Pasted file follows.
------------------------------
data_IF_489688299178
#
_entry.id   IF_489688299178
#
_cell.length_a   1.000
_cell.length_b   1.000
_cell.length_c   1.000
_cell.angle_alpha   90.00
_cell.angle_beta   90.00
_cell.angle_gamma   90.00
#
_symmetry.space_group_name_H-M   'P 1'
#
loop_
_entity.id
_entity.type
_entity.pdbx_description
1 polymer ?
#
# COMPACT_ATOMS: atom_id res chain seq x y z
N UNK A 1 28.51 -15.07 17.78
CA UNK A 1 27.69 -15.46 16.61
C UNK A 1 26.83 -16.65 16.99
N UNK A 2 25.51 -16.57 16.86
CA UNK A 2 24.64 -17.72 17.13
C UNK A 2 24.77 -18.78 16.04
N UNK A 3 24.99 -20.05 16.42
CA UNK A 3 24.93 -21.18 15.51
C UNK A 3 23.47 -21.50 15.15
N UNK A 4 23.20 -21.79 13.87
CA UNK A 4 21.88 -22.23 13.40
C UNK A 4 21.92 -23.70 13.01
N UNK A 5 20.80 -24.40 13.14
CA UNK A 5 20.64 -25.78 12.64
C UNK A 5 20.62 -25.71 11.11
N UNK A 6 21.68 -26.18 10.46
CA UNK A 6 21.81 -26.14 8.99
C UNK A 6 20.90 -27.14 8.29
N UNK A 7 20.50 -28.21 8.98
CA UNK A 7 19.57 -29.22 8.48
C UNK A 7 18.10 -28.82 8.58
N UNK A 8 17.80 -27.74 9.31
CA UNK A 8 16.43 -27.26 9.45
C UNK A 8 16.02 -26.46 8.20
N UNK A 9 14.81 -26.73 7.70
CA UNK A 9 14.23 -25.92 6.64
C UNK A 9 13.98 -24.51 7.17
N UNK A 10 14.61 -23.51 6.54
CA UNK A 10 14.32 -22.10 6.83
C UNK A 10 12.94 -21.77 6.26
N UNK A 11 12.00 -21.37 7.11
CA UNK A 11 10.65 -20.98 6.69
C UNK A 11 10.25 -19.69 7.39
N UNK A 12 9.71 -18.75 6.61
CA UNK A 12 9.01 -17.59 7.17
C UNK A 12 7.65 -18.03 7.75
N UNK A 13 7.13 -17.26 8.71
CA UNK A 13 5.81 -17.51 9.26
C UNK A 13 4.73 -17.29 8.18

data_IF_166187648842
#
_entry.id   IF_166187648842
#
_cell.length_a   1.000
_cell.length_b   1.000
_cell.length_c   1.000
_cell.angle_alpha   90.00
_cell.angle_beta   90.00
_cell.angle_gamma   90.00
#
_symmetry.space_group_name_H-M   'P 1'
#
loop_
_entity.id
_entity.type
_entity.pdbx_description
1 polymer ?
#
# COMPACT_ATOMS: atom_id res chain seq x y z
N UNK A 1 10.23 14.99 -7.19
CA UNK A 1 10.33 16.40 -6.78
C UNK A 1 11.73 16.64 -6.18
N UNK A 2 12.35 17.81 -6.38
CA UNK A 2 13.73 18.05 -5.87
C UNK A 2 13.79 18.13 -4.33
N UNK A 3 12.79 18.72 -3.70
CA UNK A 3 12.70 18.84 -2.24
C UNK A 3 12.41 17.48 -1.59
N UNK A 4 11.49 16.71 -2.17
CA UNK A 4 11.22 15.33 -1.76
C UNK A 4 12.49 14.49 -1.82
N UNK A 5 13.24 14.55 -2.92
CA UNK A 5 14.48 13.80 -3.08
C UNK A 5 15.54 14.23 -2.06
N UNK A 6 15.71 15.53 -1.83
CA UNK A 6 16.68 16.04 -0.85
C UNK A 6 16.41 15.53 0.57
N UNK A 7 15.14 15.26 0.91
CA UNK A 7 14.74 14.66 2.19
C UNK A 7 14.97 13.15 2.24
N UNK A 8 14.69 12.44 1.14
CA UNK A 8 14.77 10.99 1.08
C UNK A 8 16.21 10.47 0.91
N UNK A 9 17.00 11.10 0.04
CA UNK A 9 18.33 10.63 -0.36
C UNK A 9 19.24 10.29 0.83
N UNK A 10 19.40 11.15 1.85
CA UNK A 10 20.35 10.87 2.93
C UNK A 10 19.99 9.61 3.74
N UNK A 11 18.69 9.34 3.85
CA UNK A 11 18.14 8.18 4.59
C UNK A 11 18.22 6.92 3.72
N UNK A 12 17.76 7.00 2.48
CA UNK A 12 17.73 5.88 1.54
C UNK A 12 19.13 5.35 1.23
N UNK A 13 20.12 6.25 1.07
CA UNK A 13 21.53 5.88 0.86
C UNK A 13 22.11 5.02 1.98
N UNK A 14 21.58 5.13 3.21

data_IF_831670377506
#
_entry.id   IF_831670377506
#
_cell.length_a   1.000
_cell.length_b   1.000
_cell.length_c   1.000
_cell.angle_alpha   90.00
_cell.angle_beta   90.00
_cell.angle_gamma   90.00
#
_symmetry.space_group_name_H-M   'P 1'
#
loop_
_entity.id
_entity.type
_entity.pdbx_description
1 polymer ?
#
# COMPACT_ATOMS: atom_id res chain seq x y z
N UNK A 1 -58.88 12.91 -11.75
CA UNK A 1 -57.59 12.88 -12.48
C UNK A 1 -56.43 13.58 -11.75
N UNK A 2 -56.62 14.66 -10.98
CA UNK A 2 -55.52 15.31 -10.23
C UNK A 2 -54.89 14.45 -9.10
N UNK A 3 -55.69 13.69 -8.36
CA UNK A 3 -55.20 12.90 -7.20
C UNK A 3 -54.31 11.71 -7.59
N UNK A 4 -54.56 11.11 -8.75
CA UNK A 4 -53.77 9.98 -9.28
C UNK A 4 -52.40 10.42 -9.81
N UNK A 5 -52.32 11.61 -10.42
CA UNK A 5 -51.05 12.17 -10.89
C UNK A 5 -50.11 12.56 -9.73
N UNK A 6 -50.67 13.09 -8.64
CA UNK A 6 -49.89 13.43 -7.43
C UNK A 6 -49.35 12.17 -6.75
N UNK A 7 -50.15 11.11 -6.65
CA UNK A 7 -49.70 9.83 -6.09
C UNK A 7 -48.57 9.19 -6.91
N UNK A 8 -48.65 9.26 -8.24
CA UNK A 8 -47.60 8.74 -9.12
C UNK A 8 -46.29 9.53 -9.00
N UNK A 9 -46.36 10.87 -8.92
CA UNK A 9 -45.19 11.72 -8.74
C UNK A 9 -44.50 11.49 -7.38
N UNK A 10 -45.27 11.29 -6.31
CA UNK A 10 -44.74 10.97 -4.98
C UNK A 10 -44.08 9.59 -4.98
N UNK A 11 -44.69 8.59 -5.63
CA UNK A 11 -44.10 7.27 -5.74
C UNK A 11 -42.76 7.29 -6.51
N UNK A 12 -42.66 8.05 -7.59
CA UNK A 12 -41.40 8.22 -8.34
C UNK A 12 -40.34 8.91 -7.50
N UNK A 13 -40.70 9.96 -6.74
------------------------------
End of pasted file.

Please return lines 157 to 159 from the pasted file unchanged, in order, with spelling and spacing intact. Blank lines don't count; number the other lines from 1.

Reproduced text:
C UNK A 6 -49.35 12.17 -6.75
N UNK A 7 -50.15 11.11 -6.65
CA UNK A 7 -49.70 9.83 -6.09